So radar is a valuable skill for a planet to have.
Arecibo wasn't the only radar facility, but it's a rare capacity given how expensive the technology involved is. With its demise, the only remaining radar transmitter is at the Goldstone Deep Space Communications Center in California, run by NASA's Jet Propulsion Laboratory. But this facility has a host of additional responsibilities — it's part of the Deep Space Network that manages communication with spacecraft throughout the solar system and it has military responsibilities as well.
"They are not going to be as flexible with scheduling these recently discovered target observations as Arecibo has been," Virkki said. "If you don't get to observe those targets when they are in the window, then you might lose the opportunity very quickly, and then you have these asteroids that have higher uncertainties in their orbits." And that uncertainty could be the difference between worrying a space rock will hit Earth and being confident it won't.
Goldstone's radar system is also about 20 times less sensitive than Arecibo's was, and the two systems could see different subsets of space, she said. "So it's not exactly going to be replacing Arecibo."
Virkki said there are plans in the works to add radar capability at the Green Bank Observatory in West Virginia, but here again, it won't be able to take over Arecibo's work. Green Bank will use a slightly different flavor of radar than Arecibo did and will be more vulnerable to weather, she said.
And it will have a narrow beam, making it a bit more persnickety in tracking down asteroids. "If you have a very narrow beam, you have to have a very good idea of where you are pointing your radar," Virkki said. "You can't go, like, looking around with that narrow beam." Arecibo was more forgiving when the asteroids' orbits weren't as certain.
Those factors combine to make Arecibo's loss a major blow to the planetary defense capability, according to Ed Lu, a former NASA astronaut and executive director of the B612 Asteroid Institute, a nonprofit organization focused on asteroid science and deflection studies. "This is a big loss to the community," he said. "It's not like we won't have this capability, but it's certainly going to be reduced."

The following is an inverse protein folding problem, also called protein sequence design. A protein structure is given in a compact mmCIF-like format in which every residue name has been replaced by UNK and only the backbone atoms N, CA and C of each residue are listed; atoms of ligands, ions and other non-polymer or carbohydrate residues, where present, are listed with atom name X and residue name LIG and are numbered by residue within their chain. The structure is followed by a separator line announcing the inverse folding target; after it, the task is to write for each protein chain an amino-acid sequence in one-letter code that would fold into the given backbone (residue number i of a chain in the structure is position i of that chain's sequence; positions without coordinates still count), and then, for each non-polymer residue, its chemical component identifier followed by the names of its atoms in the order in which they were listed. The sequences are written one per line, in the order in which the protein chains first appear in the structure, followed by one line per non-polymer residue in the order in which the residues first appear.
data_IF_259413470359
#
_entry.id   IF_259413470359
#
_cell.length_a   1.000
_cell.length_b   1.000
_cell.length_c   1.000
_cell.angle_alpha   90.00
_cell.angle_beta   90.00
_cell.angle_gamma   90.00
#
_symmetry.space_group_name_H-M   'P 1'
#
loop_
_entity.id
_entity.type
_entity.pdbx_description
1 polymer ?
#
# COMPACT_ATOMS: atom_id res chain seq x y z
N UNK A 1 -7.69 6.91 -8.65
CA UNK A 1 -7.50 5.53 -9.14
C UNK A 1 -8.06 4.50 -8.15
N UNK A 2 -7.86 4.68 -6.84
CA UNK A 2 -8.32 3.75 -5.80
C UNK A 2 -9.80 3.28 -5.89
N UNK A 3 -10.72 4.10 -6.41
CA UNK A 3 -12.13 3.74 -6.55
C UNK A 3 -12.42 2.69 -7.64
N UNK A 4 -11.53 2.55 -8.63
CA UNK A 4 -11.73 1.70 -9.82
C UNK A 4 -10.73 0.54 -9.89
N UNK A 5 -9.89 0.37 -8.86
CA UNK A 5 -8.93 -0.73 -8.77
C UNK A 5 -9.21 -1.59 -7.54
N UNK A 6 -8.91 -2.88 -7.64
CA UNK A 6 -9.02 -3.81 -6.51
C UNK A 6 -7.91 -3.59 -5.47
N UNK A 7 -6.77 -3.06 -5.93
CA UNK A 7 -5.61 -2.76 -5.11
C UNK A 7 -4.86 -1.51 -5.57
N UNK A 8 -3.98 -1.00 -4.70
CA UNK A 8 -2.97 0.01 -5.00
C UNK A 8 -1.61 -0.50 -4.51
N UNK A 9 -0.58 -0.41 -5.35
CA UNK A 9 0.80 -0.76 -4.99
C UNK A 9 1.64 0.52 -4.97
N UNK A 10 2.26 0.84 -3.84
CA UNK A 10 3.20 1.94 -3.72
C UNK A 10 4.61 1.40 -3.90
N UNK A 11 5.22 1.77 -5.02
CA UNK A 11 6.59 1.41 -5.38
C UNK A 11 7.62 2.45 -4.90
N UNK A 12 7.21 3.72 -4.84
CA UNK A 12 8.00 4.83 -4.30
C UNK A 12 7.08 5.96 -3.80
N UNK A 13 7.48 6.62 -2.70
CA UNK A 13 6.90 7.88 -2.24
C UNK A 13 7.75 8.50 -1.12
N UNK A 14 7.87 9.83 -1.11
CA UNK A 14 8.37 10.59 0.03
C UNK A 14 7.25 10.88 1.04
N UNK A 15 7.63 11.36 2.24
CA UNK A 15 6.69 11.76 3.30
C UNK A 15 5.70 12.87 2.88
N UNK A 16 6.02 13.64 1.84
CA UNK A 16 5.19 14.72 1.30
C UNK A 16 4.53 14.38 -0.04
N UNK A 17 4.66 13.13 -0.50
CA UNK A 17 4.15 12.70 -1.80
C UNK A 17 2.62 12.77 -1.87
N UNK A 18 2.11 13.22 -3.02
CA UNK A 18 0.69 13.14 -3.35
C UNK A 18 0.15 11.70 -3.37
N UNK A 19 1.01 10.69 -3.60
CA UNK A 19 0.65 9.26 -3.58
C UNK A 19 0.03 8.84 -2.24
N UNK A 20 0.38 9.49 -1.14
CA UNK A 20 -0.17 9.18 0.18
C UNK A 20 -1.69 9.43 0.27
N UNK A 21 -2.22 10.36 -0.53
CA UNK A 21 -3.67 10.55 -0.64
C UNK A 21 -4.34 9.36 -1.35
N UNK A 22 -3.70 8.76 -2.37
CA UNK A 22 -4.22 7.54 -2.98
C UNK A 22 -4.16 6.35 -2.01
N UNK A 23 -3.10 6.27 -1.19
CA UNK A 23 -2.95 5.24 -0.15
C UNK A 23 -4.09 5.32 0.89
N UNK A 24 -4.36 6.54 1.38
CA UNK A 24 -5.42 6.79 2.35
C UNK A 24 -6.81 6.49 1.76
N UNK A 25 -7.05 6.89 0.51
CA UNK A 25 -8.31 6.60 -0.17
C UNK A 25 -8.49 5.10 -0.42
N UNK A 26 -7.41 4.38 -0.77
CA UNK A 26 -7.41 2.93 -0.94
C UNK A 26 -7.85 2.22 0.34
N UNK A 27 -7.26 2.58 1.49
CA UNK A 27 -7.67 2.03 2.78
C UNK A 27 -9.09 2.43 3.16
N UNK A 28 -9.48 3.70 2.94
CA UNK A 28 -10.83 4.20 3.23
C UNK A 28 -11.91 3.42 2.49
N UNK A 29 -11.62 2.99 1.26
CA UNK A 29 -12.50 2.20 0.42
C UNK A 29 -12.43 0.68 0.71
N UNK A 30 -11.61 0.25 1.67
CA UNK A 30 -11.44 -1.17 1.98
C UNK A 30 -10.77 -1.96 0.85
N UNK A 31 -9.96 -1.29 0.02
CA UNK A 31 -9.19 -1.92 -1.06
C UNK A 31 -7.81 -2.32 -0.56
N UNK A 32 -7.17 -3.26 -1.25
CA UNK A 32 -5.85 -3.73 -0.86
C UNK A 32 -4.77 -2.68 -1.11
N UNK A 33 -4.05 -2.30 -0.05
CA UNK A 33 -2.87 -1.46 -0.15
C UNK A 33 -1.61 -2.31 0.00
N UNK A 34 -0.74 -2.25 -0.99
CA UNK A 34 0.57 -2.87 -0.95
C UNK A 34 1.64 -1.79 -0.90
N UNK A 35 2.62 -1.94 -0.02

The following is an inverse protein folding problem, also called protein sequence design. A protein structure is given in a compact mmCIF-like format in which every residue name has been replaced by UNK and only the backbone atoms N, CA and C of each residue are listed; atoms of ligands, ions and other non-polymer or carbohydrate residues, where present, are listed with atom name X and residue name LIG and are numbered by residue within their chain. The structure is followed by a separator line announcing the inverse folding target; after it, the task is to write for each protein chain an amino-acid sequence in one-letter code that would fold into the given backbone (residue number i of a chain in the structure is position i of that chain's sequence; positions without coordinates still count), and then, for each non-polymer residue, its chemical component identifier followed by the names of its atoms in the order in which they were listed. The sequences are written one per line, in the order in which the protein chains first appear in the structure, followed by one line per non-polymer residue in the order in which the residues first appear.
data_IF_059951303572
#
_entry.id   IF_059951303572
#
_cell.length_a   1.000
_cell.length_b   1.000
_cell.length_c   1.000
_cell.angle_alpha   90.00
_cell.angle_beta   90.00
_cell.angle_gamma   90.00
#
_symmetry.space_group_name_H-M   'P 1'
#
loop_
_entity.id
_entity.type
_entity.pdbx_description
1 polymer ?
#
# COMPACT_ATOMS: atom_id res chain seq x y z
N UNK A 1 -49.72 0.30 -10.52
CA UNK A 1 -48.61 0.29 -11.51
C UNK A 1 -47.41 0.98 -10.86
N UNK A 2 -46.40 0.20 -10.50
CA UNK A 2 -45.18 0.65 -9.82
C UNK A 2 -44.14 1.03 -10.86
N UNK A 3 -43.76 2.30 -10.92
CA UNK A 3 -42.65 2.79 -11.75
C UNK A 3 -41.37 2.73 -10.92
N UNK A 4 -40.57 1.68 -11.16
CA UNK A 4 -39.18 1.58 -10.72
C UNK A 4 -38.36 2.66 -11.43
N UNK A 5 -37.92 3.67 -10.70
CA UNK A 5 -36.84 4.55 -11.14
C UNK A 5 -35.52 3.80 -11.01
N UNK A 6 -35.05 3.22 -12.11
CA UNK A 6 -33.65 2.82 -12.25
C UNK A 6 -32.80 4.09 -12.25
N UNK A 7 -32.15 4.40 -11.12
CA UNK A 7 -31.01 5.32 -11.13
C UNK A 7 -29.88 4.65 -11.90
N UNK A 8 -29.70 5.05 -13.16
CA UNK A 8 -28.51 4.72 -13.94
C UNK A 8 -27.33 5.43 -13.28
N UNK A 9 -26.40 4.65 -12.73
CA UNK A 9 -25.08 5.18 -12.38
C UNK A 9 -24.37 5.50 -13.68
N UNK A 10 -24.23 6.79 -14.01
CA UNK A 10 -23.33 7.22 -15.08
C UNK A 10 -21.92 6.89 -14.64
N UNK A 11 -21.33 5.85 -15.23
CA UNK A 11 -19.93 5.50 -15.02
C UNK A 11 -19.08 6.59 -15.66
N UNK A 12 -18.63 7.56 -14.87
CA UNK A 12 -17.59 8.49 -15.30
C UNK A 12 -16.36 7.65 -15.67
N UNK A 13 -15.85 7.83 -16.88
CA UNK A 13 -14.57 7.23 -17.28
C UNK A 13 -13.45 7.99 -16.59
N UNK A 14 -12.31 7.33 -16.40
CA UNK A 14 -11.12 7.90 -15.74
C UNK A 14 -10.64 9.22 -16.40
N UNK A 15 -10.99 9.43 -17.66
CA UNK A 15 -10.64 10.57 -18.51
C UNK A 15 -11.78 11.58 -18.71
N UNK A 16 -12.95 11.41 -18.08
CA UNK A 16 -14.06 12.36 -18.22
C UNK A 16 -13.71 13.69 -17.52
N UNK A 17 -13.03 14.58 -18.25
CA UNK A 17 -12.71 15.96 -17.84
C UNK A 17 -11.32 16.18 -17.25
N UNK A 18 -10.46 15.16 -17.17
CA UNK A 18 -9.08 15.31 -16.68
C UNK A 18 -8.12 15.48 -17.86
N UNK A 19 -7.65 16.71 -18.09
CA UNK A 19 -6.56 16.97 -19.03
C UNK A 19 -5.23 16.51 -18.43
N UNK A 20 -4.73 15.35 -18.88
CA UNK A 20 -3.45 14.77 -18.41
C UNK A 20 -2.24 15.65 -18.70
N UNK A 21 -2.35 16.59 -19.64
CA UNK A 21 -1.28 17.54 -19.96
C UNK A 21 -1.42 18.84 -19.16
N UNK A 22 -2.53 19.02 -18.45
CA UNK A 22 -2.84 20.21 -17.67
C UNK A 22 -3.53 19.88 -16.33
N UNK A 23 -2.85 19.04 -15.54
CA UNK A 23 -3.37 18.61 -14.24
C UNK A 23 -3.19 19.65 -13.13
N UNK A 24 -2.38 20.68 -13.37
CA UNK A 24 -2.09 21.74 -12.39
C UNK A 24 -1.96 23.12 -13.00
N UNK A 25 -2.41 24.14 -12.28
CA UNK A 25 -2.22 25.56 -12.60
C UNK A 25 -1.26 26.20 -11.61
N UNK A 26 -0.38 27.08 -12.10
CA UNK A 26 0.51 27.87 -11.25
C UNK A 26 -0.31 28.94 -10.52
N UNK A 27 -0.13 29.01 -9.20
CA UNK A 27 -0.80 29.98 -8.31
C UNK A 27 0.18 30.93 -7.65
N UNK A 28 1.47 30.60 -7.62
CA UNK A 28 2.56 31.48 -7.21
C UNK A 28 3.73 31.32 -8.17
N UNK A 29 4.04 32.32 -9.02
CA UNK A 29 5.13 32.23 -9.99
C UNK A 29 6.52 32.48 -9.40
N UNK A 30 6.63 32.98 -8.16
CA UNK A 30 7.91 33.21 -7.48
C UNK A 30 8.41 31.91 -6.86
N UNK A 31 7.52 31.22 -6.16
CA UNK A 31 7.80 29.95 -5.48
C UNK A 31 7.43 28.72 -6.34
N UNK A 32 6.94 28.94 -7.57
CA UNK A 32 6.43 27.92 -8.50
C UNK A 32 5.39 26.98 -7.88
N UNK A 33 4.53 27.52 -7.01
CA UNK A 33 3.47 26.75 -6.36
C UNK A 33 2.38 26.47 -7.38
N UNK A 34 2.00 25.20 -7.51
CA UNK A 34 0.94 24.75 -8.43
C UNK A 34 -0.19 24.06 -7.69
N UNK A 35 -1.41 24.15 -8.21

And then, of course, there's the risk that something else will go wrong. "Radars are, of course, complicated and things break," Betts said. "You now don't have any redundancy in your system, it's a single-point failure with the Goldstone radar. So if it breaks at the wrong time, you don't get what you need."
The weakness is coming at a tricky time for planetary defense experts, Lu said. New asteroids are being identified ever more quickly — a few thousand a year, these days — and that trend will only accelerate when the Vera Rubin Observatory begins work within the next year, he said.
"It's going to discover nearly a factor of 10 more asteroids than all other telescopes combined," Lu said of the Rubin Observatory. "What we're actually going to have is quite a large number of new asteroid observations, and within that data set, there are going to be asteroids that are known to be coming very close to the Earth, and which we initially will not be able to rule out as either hitting or not hitting."
The risk of an impact is always the same, of course, but increasing our search capacity while losing characterization capacity is a recipe for greater uncertainty.
There's no easy way to replace the radar capacity that is being lost with Arecibo, all three experts said.
"Obviously, we'd be in favor of finding a way to either repair it, rebuild it, whatever that happens to be, update it," Lu said. "That is a question of money."
"But sometimes, sometimes, if you don't make the investment, you're sorry about it later."
Email Meghan Bartels at email@example.com or follow her on Twitter @meghanbartels. Follow us on Twitter @Spacedotcom and on Facebook.